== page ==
The summer spent by three Rice engineering students in a ninth-floor lab of the BioScience Research Collaborative (BRC) could be summed up in one word: transformative.
Armed with a high-fidelity scanner and a 3-D printer, they literally transformed spools of licorice-string-thick plastic filament into splints, forceps, syringes and other medical tools. Their efforts have the potential to transform approaches to diagnostic and therapeutic medicine both in space and on Earth.
The trio — Millie Antwi-Nsiah, a junior majoring in bioengineering, and seniors Kevin King and Zoe Roberts, both mechanical engineering majors — worked in the Exploration Medicine Lab of the National Space Biomedical Research Institute, which is housed in the BRC. The NSBRI brings together researchers from NASA, academia and industry to study health risks related to long-duration manned spaceflight and to develop medical technologies needed for extended missions, such as one to Mars.
Under the mentorship of Rice alum Jimmy Wu ’01, chief engineer at NSBRI, the students studied how a high-fidelity scanner and a 3-D printer could be used to create customized, print-on-demand medical resources. King and Roberts, who worked at the NSBRI through its Space Biomedical Science and Engineering Apprenticeship Program, developed an efficient process of 3-D printing personalized immobilization splints from 3-D scans of a patient’s injury site. Antwi-Nsiah evaluated the contents of the medical kits that are currently aboard the International Space Station and determined which parts of the kit could be 3-D-printed. She worked at NSBRI through Rice’s Sustaining Excellence in Research Scholar program.
“The potential of 3-D printers holds great promise to address some of the challenges of human exploration into deep space, such as the need to minimize supplies and excess weight onboard the spacecraft, yet provide enough spare parts as hardware breaks,” Wu said. “Self-sufficiency will be key when you’re talking about a mission that will take astronauts millions of miles away from resupply options. A 3-D printer could be like having an on-demand machine shop in space.”
Three-D printers take a digital file of a 3-D model, heat a plastic filament at relatively low-temperatures and build a physical object by laying down that melted plastic layer by layer. Three-D printing in space is already a reality: In 2014, a 3-D printer was tested on the International Space Station and used to produce a ratchet wrench. In June, a permanent 3-D printer was installed on the ISS to continue developing the technology and how it can be used in space.
“Working in the Exploration Medicine lab, I’ve seen and learned about many different applications of 3-D printing and what types of problems it can solve,” Antwi-Nsiah said. “I think that 3-D printing will have a significant impact on the field of bioengineering in the near future. In fact, it is already being used in various bioengineering research areas.”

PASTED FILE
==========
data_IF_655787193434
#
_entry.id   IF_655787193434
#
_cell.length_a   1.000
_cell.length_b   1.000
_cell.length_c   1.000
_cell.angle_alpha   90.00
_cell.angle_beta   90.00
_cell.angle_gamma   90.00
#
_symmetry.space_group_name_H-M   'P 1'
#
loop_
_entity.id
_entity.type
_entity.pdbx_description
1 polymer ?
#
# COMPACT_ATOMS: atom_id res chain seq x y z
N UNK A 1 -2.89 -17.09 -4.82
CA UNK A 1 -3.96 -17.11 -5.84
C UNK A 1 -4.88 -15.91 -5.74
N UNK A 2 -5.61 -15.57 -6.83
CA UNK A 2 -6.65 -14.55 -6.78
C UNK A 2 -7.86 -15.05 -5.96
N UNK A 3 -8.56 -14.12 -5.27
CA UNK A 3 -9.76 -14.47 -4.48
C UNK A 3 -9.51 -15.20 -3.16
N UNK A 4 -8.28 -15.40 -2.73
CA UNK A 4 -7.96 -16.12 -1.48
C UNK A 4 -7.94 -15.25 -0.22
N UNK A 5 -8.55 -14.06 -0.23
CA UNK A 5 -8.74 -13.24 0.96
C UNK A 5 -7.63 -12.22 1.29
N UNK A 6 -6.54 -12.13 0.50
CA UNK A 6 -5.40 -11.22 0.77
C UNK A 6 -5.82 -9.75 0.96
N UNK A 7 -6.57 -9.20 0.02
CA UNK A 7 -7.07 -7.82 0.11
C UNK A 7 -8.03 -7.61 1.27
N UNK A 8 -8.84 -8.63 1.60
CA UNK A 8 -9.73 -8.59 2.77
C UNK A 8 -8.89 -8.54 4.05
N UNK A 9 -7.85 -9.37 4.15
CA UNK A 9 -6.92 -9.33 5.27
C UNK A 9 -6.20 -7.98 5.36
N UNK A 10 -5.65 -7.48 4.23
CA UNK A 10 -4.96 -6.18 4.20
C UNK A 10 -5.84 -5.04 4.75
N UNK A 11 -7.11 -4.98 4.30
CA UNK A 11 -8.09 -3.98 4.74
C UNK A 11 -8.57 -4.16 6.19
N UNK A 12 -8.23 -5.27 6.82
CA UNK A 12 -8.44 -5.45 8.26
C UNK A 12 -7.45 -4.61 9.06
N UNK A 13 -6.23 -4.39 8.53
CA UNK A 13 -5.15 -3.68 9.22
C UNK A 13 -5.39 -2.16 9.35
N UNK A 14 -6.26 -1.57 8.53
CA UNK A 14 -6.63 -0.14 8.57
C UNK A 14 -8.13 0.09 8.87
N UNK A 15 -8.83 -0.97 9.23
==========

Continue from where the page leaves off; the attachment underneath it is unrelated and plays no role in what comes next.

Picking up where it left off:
The overlap of applications that address real-world problems in space and on Earth was a compelling element of the students’ work, they said.
“I would expect the problems of space to be completely separated from the problems experienced on Earth because it’s a completely different environment,” Antwi-Nsiah said. “However, I’ve learned that a lot of the problems that humans face in space have significant analogs on Earth, which means that solving these issues can have a real impact on problems being faced on Earth.”
Roberts said she and King were particularly excited about their work — essentially creating a method to measure the fit of a wearable medical device such as a splint or prosthetic limb. “Our work is intended for use in space but it has direct applications on Earth as well,” she said.
“Another thing I found super interesting since starting here was the crossroads of orthopedics and mechanical engineering,” Roberts said.
The students collaborated with an orthopedic hand fellow from Baylor College of Medicine Department of Orthopedic Surgery and learned about mechanical engineering concepts like stress and strain, but applied to human bones.
“I have often thought that mechanical engineering can be very dry, but learning about this application really helped me regain interest in it again,” Roberts said.
King said, “As an engineer, it was particularly interesting to learn about the medical side of space travel. I was aware of some of the issues before, but I only knew the proposed engineering solutions rather than the medical solutions.”
For example, he said, he knew engineers are working on making physical barriers to protect astronauts from radiation in space. “I learned that scientists are also conducting research to see if there are certain medications astronauts could take to help their bodies cope with the radiation affects,” he said.
Such robust collaborative efforts are the heart and soul of the NSBRI, which was established in 1997 and has been housed at Rice’s BRC since 2011.
Jeffrey Sutton, CEO, president and director of the NSBRI, said, “Collaboration is what the NSBRI is all about — engaging researchers, faculty and students at leading academic institutions, such as Rice, and scientists and engineers at NASA, other federal agencies, industry and international partners with the goal of enhancing human health in space as well as on Earth. The BRC facilitates this kind of collaboration; it is where transformative research is truly occurring — at the intersection of medicine and technology.”
“This experience has really opened my mind to working in the space industry,” Roberts said. “I used to be on the fence and unsure of why it was important to send humans to space other than for exploration, but now I am fully onboard.
“It is so inspiring to be surrounded by professionals who have such diverse backgrounds and have done really impressive work, but are so excited to help us with our work and help us with our upcoming careers,” she said.